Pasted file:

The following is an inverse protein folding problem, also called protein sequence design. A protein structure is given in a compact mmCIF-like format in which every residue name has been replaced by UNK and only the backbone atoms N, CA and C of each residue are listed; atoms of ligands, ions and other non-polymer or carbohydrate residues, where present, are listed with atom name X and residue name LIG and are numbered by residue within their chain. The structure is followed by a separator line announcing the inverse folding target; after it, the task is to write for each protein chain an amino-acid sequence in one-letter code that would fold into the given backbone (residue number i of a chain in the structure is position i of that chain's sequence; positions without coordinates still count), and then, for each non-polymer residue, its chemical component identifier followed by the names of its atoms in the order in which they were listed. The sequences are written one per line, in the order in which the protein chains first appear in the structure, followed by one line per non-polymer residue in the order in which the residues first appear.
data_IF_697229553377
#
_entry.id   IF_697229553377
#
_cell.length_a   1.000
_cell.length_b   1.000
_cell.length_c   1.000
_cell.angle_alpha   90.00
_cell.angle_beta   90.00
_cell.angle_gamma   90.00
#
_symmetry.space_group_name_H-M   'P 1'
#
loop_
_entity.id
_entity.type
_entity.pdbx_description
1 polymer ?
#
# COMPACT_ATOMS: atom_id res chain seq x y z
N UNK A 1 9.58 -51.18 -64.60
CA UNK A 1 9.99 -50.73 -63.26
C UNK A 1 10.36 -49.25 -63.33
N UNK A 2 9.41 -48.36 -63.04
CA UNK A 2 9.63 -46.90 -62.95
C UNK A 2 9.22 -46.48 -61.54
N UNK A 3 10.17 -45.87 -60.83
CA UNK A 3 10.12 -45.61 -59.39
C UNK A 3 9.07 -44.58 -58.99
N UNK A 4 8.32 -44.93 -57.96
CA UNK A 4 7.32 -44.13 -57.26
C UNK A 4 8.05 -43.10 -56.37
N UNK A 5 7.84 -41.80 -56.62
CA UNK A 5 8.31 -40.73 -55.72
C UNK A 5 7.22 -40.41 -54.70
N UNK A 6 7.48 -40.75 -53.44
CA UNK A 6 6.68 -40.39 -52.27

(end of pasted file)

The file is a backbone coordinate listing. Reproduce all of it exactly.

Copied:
The following is an inverse protein folding problem, also called protein sequence design. A protein structure is given in a compact mmCIF-like format in which every residue name has been replaced by UNK and only the backbone atoms N, CA and C of each residue are listed; atoms of ligands, ions and other non-polymer or carbohydrate residues, where present, are listed with atom name X and residue name LIG and are numbered by residue within their chain. The structure is followed by a separator line announcing the inverse folding target; after it, the task is to write for each protein chain an amino-acid sequence in one-letter code that would fold into the given backbone (residue number i of a chain in the structure is position i of that chain's sequence; positions without coordinates still count), and then, for each non-polymer residue, its chemical component identifier followed by the names of its atoms in the order in which they were listed. The sequences are written one per line, in the order in which the protein chains first appear in the structure, followed by one line per non-polymer residue in the order in which the residues first appear.
data_IF_697229553377
#
_entry.id   IF_697229553377
#
_cell.length_a   1.000
_cell.length_b   1.000
_cell.length_c   1.000
_cell.angle_alpha   90.00
_cell.angle_beta   90.00
_cell.angle_gamma   90.00
#
_symmetry.space_group_name_H-M   'P 1'
#
loop_
_entity.id
_entity.type
_entity.pdbx_description
1 polymer ?
#
# COMPACT_ATOMS: atom_id res chain seq x y z
N UNK A 1 9.58 -51.18 -64.60
CA UNK A 1 9.99 -50.73 -63.26
C UNK A 1 10.36 -49.25 -63.33
N UNK A 2 9.41 -48.36 -63.04
CA UNK A 2 9.63 -46.90 -62.95
C UNK A 2 9.22 -46.48 -61.54
N UNK A 3 10.17 -45.87 -60.83
CA UNK A 3 10.12 -45.61 -59.39
C UNK A 3 9.07 -44.58 -58.99
N UNK A 4 8.32 -44.93 -57.96
CA UNK A 4 7.32 -44.13 -57.26
C UNK A 4 8.05 -43.10 -56.37
N UNK A 5 7.84 -41.80 -56.62
CA UNK A 5 8.31 -40.73 -55.72
C UNK A 5 7.22 -40.41 -54.70
N UNK A 6 7.48 -40.75 -53.44
CA UNK A 6 6.68 -40.39 -52.27